Kyle also predicts that the bomb in Japanese interest rates will detonate within two years. If this event happens, could it create a global selling of Japanese debt? And consequently a domino effect with other government debt? And thereby collapsing the US debt market which could send the US dollar into hyper-inflation?

japan crosswalk

Oil Embargo part deux

In response to the United States’s support to Israel during the 1973 Arab-Israel war (Yom Kippur), major Arab OPEC nations led by Saudi Arabia caused an oil embargo to the US, which heavily restricted the supply of new oil and dramatically increased the price of oil for the US. The result? The price of oil more than quadrupled. Over 20 percent of all oil sold in the world goes through the Strait of Hormuz, between the Persian Gulf and the Gulf of Oman. On an average day, approximately 14 tankers carrying 17 million barrels (2,700,000 m3) of crude oil flows through this straight.  If the flow of oil were halted from this gateway, it would change the global economy overnight. A quadruple in today’s oil price would be over $380/barrel!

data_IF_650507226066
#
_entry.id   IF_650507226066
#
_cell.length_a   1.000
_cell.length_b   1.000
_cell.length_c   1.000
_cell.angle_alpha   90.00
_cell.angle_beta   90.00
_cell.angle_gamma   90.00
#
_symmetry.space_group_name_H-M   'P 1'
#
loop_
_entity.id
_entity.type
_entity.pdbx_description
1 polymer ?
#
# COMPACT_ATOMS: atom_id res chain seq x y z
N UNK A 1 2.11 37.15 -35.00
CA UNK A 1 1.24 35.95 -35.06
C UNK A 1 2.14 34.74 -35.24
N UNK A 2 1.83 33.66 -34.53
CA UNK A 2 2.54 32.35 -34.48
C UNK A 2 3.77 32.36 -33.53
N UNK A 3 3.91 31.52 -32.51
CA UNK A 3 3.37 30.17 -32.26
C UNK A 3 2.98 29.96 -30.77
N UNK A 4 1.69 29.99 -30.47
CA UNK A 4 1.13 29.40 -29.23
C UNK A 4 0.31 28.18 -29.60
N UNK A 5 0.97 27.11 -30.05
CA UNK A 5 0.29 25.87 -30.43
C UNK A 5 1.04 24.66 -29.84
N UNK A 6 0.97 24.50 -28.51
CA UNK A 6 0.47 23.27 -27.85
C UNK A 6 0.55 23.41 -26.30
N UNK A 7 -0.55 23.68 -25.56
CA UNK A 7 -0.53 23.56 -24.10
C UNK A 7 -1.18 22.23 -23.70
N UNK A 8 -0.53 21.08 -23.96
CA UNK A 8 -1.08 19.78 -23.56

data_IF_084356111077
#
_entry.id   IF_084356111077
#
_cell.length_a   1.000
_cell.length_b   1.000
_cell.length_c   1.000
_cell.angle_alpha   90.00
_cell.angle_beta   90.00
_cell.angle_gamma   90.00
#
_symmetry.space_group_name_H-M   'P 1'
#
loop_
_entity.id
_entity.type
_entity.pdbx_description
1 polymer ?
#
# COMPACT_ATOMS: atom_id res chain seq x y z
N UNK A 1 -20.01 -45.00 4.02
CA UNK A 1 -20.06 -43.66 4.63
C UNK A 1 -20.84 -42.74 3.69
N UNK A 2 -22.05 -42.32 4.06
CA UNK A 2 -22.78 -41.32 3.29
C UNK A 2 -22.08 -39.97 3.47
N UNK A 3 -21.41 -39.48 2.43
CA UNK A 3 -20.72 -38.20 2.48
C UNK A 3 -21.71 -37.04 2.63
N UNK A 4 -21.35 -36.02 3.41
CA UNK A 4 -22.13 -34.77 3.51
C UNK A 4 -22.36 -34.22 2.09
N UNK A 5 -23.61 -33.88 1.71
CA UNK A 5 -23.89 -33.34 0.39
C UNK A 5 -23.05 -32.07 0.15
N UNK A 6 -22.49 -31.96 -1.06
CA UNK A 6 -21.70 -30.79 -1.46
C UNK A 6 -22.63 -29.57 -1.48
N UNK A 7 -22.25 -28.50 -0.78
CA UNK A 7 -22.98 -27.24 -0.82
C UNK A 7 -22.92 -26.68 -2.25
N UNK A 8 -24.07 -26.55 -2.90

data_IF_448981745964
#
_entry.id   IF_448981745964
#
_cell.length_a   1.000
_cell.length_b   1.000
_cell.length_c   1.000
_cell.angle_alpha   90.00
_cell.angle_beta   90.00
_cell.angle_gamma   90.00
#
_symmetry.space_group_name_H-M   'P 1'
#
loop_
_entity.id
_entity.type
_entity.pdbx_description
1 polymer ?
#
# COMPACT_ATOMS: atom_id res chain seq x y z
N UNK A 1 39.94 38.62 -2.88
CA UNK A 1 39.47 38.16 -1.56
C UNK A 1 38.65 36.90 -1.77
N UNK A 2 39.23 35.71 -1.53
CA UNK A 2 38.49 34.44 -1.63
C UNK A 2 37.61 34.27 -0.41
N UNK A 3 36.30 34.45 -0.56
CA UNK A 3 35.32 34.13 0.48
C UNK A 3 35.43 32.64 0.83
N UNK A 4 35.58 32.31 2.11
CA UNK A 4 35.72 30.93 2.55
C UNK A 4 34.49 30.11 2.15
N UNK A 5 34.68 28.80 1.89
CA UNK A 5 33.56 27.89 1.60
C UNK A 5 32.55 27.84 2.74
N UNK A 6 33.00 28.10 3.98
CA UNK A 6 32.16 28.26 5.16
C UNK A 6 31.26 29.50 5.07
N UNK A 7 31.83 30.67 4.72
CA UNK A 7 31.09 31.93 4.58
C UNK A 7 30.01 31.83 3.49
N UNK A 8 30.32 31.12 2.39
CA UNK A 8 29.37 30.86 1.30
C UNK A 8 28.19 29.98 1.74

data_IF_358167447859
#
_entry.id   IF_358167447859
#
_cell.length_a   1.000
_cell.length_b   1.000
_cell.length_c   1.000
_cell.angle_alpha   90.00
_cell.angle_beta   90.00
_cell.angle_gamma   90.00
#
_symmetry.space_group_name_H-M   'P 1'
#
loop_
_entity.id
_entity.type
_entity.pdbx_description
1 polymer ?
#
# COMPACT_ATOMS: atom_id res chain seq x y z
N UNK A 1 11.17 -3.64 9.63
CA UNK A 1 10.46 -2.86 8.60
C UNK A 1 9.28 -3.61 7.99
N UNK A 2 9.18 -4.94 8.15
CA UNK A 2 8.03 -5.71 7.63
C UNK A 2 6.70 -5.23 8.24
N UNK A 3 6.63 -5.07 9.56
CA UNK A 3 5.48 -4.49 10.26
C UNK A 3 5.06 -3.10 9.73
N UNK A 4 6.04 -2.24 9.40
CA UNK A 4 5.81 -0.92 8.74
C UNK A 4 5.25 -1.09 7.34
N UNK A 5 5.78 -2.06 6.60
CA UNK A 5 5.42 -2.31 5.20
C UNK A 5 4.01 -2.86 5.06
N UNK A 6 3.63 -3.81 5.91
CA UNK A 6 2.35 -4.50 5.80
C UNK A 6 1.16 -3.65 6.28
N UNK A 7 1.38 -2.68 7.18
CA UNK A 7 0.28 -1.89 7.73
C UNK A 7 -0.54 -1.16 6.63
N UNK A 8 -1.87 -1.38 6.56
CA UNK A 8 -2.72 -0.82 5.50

The inelastic demand for oil causes the economy to operate under a Petro-business cycle. When the price of oil is high, it can severely restrict the ability of an economy to function as the cost of most items rise. As we witnessed in 2008, the price of oil rose to a record high of  $147/barrel before crashing the rest of the economy.

If another war were to break out in the Middle East, causing another oil embargo to the US, it would greatly cripple the US economy. Of course, this is but one of many events that could cause the price of oil to dramatically increase.